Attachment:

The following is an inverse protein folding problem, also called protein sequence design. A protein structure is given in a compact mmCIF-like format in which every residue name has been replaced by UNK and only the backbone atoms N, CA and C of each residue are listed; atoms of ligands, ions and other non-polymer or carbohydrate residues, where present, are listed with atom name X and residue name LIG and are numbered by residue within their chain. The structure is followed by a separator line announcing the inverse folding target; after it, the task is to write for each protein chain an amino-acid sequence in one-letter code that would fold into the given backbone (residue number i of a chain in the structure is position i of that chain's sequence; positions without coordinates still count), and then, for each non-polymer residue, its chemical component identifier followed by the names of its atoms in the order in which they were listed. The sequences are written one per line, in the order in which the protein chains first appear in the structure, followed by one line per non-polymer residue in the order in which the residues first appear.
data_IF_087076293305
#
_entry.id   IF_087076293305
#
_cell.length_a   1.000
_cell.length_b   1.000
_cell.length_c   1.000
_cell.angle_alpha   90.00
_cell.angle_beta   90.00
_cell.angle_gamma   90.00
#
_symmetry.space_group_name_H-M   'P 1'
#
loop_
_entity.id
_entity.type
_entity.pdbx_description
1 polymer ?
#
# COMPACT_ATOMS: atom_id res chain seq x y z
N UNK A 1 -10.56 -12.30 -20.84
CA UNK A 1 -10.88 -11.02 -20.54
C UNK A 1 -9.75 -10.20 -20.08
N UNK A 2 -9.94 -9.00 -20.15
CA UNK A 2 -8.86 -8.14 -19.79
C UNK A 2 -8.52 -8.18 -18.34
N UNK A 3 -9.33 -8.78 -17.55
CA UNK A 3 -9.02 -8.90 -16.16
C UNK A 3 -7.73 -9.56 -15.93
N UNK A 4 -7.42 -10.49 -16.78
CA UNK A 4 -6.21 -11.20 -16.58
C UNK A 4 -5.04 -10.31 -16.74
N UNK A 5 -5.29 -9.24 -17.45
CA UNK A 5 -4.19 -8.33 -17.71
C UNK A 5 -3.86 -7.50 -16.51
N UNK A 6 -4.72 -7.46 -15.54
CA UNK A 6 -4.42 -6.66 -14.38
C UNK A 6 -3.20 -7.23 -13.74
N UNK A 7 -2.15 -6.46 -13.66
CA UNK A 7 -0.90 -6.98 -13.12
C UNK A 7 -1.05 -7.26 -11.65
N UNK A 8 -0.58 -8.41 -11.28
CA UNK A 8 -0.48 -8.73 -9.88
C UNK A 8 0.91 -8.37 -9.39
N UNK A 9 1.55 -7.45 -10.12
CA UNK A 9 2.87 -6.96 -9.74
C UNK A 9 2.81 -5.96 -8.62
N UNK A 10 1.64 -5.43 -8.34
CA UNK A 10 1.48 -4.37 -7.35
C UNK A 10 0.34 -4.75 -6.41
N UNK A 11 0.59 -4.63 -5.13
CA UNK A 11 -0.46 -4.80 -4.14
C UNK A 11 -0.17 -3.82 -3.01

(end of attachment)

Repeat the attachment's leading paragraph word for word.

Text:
The following is an inverse protein folding problem, also called protein sequence design. A protein structure is given in a compact mmCIF-like format in which every residue name has been replaced by UNK and only the backbone atoms N, CA and C of each residue are listed; atoms of ligands, ions and other non-polymer or carbohydrate residues, where present, are listed with atom name X and residue name LIG and are numbered by residue within their chain. The structure is followed by a separator line announcing the inverse folding target; after it, the task is to write for each protein chain an amino-acid sequence in one-letter code that would fold into the given backbone (residue number i of a chain in the structure is position i of that chain's sequence; positions without coordinates still count), and then, for each non-polymer residue, its chemical component identifier followed by the names of its atoms in the order in which they were listed. The sequences are written one per line, in the order in which the protein chains first appear in the structure, followed by one line per non-polymer residue in the order in which the residues first appear.